Cross-posted from Washingtons Blog.
Jean Pascal Zanders is widely acknowledged as one of the world’s top chemical weapons experts, having been quoted in the last two weeks about Syrian chemical weapons by McClatchy, Time, the Los Angeles Times, Post-Gazette, Huffington Post, Der Spiegel, Agence France-Presse, Global Post, the Telegraph, and many other publications.
We interviewed Zanders by phone.
Q: You were quoted in the Huffington Post on August 30th as saying that the Youtube videos cited by the American government were not conclusive, as you couldn’t tell where or when the videos were taken … or even whether they were from the same incident or different incidents.
Do you still hold that view, or have you seen other videos that change your mind?
Zanders: No, I have not changed my mind. The general observation still stands, and it will stand until we have the actual report from the U.N. investigation.
I do not deny that a chemical with toxic chemicals has taken place. But I am just as concerned about how people are interpreting things in terms of a particular goal … which in this case is military intervention.
Living in a democracy we have the rule of of law, and we collect and analyze a variety of evidence collected at certain scenes before passing any kind of final judgment.
One of the concerns I have is if we look over the periods starting in March 19th with the major allegation of chemcial weapons use near Aleppo, Syria, everything is being reinterpreted as sarin.
When I look at video images that have been going around, what I see is a large number of people suffering from aspyhixia, but only a minority (if the photos are representative of the total picture) display symptoms that would correspond to exposures to neurotoxicants.
John Kerry used the term “signatures of sarin”. But signatures of sarin are things one can have from other organophosphorus compounds.
Q: You’re talking about the fact that pesticides or other nerve agents can give “false positives” for sarin? [Background]
Zanders: Yes, but not just that.
Somebody could have been – and this is purely hypothetical – exposed to an organophosphorus compound neurotoxicant which is produced in large volumes in industry. For example, for agricultural purposes.
On the low end of the spectrum, we have insecticide sprays which we can buy in the supermarkets. On the middle of the spectrum, we have organophosphorus compounds which are intermediaries of other products, or that are used in agriculture for pest and rodent control. I know specifically that the use of such compounds for pest and rodent control is common in the Middle East.
So, if someone were exposed to that in the right volume, there would be clear signatures of neurotoxicant exposure.
So it’s not just a question of false signatures in the sense of chemical tests giving a false positive, but also physiological symptoms that someone might show due to exposure to these commonly-used chemicals.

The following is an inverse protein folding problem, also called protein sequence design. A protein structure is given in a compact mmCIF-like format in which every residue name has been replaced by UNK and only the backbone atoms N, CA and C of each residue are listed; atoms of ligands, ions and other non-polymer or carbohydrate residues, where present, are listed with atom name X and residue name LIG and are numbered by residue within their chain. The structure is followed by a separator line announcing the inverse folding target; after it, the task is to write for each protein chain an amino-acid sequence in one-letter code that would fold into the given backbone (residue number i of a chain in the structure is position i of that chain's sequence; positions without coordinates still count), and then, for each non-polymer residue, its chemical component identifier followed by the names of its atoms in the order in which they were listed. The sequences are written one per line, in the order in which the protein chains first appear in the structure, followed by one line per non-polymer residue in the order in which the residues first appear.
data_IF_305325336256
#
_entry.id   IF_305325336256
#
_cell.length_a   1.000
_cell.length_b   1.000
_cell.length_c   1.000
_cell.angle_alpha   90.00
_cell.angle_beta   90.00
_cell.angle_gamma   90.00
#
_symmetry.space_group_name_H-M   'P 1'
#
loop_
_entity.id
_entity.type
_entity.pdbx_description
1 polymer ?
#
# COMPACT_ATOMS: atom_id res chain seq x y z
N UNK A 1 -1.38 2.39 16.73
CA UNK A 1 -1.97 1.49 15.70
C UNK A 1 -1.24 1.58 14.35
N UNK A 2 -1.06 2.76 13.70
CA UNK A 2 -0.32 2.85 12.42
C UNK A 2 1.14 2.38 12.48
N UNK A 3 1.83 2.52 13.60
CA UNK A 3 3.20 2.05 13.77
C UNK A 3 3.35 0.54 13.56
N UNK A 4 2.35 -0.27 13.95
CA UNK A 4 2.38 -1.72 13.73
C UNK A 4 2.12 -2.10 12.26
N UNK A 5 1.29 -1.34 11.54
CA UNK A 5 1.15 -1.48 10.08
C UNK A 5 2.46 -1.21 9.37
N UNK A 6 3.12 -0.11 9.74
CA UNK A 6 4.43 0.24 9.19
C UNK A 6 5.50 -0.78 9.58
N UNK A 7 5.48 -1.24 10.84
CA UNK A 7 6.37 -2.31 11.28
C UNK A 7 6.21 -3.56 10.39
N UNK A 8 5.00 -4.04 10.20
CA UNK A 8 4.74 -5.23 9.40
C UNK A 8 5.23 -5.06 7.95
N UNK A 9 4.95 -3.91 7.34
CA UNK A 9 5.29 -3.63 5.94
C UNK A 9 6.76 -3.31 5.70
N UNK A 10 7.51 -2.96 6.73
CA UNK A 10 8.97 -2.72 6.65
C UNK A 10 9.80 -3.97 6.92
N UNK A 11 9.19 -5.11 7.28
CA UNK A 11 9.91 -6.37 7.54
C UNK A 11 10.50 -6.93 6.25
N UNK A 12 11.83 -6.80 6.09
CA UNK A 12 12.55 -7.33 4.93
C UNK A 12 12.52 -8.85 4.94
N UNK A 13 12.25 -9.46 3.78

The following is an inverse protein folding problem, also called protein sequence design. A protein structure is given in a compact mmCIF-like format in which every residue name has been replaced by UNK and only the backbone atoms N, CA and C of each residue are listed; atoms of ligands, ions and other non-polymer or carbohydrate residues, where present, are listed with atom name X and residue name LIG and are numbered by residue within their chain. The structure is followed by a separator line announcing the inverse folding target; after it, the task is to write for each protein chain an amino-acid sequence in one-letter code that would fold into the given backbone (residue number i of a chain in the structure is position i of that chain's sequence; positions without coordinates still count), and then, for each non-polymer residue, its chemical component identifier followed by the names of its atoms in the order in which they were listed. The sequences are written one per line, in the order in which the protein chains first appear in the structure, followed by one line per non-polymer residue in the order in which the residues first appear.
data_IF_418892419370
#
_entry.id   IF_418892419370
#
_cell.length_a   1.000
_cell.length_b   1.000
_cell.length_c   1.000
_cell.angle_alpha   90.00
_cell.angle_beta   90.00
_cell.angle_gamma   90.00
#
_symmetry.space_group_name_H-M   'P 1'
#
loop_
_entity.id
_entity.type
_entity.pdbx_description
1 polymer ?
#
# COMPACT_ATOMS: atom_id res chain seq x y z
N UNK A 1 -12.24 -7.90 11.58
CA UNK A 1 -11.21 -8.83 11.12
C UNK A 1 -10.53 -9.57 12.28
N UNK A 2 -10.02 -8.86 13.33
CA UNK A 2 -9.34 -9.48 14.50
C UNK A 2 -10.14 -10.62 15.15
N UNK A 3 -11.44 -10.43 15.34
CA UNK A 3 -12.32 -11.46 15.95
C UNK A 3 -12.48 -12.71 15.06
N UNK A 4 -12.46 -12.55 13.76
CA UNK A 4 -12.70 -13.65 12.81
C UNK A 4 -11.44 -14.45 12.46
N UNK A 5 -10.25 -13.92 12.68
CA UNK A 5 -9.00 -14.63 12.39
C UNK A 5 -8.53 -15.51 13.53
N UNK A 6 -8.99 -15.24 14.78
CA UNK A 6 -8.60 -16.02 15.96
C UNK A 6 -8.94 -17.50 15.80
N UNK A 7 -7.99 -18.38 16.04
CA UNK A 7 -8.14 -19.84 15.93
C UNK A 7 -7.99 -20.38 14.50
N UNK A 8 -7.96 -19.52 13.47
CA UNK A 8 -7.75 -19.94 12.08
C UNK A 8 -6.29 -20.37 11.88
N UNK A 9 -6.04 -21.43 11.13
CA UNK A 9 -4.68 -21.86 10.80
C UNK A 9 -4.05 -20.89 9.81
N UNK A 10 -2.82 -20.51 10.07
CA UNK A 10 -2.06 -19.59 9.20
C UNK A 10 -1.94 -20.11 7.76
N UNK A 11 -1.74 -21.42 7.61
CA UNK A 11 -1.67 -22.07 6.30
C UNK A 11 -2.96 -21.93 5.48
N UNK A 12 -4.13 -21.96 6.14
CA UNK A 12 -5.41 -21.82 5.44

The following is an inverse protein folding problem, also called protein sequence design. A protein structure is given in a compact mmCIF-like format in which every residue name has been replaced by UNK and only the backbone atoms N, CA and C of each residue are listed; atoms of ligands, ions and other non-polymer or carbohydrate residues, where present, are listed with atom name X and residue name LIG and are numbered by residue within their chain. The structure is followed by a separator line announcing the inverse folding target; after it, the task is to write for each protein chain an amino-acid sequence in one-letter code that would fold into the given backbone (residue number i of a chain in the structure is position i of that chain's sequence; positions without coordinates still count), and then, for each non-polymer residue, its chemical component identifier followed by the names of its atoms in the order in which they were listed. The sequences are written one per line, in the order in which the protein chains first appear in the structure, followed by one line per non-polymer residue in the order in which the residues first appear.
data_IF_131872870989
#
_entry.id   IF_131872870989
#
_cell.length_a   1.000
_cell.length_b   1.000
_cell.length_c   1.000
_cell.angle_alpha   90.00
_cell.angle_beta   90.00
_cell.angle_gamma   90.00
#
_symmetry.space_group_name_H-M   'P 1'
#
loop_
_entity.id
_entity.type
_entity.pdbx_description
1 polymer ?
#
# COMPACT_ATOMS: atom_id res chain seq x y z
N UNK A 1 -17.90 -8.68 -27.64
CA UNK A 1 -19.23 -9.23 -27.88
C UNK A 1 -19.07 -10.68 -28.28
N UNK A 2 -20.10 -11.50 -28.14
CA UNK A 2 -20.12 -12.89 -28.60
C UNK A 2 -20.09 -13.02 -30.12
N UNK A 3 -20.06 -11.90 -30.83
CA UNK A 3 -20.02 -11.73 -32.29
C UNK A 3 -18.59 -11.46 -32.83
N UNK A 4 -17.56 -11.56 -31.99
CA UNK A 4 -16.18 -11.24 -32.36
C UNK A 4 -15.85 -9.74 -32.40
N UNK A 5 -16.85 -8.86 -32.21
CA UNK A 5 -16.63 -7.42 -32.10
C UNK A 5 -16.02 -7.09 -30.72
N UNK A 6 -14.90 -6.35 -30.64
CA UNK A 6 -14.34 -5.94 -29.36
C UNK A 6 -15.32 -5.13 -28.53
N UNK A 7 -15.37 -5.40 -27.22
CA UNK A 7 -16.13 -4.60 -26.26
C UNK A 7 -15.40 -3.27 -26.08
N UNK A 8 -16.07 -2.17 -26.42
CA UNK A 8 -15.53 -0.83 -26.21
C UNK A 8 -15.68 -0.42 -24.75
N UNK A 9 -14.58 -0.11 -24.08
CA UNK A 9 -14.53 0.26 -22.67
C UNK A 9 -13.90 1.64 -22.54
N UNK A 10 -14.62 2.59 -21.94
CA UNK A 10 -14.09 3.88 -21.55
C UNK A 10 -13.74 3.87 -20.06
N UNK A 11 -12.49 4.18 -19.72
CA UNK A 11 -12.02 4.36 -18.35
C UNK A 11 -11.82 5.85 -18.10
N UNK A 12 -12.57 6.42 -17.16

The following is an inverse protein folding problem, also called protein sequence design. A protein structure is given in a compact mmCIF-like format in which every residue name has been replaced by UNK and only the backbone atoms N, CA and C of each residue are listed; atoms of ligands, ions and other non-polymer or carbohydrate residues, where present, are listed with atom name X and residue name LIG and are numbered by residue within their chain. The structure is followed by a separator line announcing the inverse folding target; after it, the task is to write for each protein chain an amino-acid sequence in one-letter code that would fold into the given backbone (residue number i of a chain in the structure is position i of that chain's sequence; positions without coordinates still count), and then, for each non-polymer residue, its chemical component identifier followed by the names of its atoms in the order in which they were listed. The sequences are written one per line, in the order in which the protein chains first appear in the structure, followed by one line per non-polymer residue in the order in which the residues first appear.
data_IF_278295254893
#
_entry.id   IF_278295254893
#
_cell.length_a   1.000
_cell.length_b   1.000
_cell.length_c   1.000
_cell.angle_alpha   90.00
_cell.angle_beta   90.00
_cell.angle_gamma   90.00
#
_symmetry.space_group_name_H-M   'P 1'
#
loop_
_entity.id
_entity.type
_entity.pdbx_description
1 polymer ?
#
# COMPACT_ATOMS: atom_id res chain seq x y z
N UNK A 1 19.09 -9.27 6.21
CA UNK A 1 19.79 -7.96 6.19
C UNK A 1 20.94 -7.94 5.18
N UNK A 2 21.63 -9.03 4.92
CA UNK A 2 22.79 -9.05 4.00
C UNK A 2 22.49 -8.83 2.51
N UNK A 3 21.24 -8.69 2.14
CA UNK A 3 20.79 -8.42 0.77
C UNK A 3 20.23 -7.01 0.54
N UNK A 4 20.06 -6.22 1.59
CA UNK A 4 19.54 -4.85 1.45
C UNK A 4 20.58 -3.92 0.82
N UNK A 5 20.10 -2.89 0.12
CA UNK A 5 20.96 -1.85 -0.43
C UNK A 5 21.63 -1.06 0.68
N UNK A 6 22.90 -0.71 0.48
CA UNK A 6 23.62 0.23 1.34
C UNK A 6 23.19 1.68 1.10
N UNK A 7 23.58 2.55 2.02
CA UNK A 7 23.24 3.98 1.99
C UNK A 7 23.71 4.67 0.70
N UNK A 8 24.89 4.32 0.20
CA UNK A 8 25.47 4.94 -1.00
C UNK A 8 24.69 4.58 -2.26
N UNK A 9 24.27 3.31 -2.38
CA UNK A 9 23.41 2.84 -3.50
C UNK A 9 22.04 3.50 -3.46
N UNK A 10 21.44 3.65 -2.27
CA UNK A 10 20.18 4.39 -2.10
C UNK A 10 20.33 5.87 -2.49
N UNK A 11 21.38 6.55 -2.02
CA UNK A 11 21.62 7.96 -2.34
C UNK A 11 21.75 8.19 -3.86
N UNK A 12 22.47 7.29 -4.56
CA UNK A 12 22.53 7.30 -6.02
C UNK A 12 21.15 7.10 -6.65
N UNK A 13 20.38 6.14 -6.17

[The area where the chemical incident occurred was in a heavily-contested battle zone and had been heavily bombed. So that could have released industrial or agricultural chemicals.]
Q: Do you have any knowledge about whether the chain of custody of alleged U.S. tests which Kerry talked about are proper?
Zanders: No, and that’s part of my criticism that Western governments have overstated their case.
We do not know where the samples come from. And we do not know how representative they are for a certain area.
Certain samples could have been selectively given to Western sources for analysis. Assume that you do not know where a sample comes from … your whole chain of custody is compromised.
That’s why UN inspectors can only use samples they have collected themselves.
There was an article in the Wall Street Journal a couple of days ago saying that Prince Bandar got one alleged victim of chemical warfare out of the country, sent him to the UK, and that person is the basis of which the British made their claims about Syrian chemical weapons use. [Article.]
That goes to a single person. This is quite remarkable, if true.
Q: What other indications weaken the American, British and French argument that the Syrian government carried out a chemical weapons attack?
Zanders: The extreme focus on sarin – as if only government forces would be able to have sarin – doesn’t make sense. If the UN team were to come up with evidence that toxic chemicals other than sarin were used, does that prove that it was not the Syrian government which is responsible?
I personally don’t think that we have all the facts in right now to be absolutely certain. And I think this is reflected in the U.S. document with the terminology “high confidence” and David Cameron saying it’s his “judgment” or the government’s “judgment”, which reflects an interpretation of the facts.
In the U.S. document, there is not a single reference to physiological samples.
Postscript: Zanders says we must wait for the results from the U.N. weapons inspection before reaching any conclusions about who is responsible for the August 21st tragedy. [Background.]